Personally, I have always been a proponent of using a source of immunoglobulins in piglet diets. First, I have always believed in early piglet feeds that are rich in dairy products. Second, I have used animal plasma since day one in this business, whereas currently in my own piglet feeds I use egg-derived immunoglobulins. I am now on the lookout to see what this new designer plasma will bring to the business.

3. Algae

I call algae the ingredient of the future. Being either macro-algae or micro-algae, I strongly believe seaweeds, in one form or the other, can easily dominate animal feeds in coming years, probably when DDGS disappear. We should not be surprised if we start seeing algae replacing, at least partially, such staple ingredients like maize, wheat and soybeans. And, of course, micro-algae can be a source of vitamins and minerals that can rival traditional vitamin-trace mineral premixes (even macro-algae can do that to some extent); not to mention their high concentration in functional lipids and other bio-compounds.

At the moment, I am educating myself by following the literature, contacting relevant companies, joining appropriate groups on LinkedIn and connecting with experts at institutions. I might even attend a couple conferences on algae this year. I don’t plan on adding algae in my own products this year, as I consider it premature; and as far as high-quality piglet feeds are concerned, my approach has always been progressive, but only after I am thoroughly convinced something works.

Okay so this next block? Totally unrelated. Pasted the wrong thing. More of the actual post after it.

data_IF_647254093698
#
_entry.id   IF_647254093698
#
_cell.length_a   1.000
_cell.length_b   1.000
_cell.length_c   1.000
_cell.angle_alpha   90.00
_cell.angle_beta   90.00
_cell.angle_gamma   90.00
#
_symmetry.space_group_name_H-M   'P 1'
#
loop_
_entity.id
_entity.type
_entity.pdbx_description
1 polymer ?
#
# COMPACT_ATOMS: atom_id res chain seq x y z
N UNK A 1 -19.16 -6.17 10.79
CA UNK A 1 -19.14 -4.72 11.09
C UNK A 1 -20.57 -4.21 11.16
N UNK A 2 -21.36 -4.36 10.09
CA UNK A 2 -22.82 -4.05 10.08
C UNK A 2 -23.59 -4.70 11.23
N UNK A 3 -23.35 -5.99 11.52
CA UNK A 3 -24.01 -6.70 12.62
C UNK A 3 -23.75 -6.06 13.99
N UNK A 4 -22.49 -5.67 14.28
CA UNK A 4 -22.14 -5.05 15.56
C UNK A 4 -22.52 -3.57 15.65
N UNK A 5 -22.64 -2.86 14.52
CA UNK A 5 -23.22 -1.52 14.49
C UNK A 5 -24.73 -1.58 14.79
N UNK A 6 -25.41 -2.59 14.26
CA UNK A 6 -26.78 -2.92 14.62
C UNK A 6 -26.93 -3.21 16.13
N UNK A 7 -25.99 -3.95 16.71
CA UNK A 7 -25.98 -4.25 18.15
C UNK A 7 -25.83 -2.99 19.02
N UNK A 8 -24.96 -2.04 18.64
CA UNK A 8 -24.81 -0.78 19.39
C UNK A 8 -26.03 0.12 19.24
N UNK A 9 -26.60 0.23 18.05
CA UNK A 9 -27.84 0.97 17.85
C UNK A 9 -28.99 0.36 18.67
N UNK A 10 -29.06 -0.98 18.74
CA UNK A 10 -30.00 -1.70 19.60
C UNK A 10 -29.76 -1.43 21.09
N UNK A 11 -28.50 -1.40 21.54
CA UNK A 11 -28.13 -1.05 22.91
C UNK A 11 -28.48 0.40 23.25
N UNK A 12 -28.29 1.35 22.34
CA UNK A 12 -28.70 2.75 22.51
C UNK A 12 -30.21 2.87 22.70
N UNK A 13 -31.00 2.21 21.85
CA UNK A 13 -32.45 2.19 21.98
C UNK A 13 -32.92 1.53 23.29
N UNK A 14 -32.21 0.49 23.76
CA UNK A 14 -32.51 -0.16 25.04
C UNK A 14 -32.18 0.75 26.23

4. Alternative forms of ZnO and CuSO4

New regulations at the EU level in late 2014 made me look for an alternative form to normal ZnO (the one we use at pharmacological doses of 2-5 kg/MT). Part of my three-project Ph.D. thesis (This was not as painful as that immunology class I had to take!) was investigating alternative forms of zinc. Such was a zinc chloride product, which worked just fine, but not only is this product currently unavailable in the EU, the dosage I worked with is also above current limits. I wonder what would be the effect if such product were used at lower levels in European-type formulas.

Nevertheless, I ended up using a highly porous form of zinc oxide that so far appears to work as good as the old one (OK, one client complained, but he is already on a high-medication regime due to his farm specifics). I would now like to see if such similar product can be found for copper sulfate, which I also use and I would like to move to something less controversial.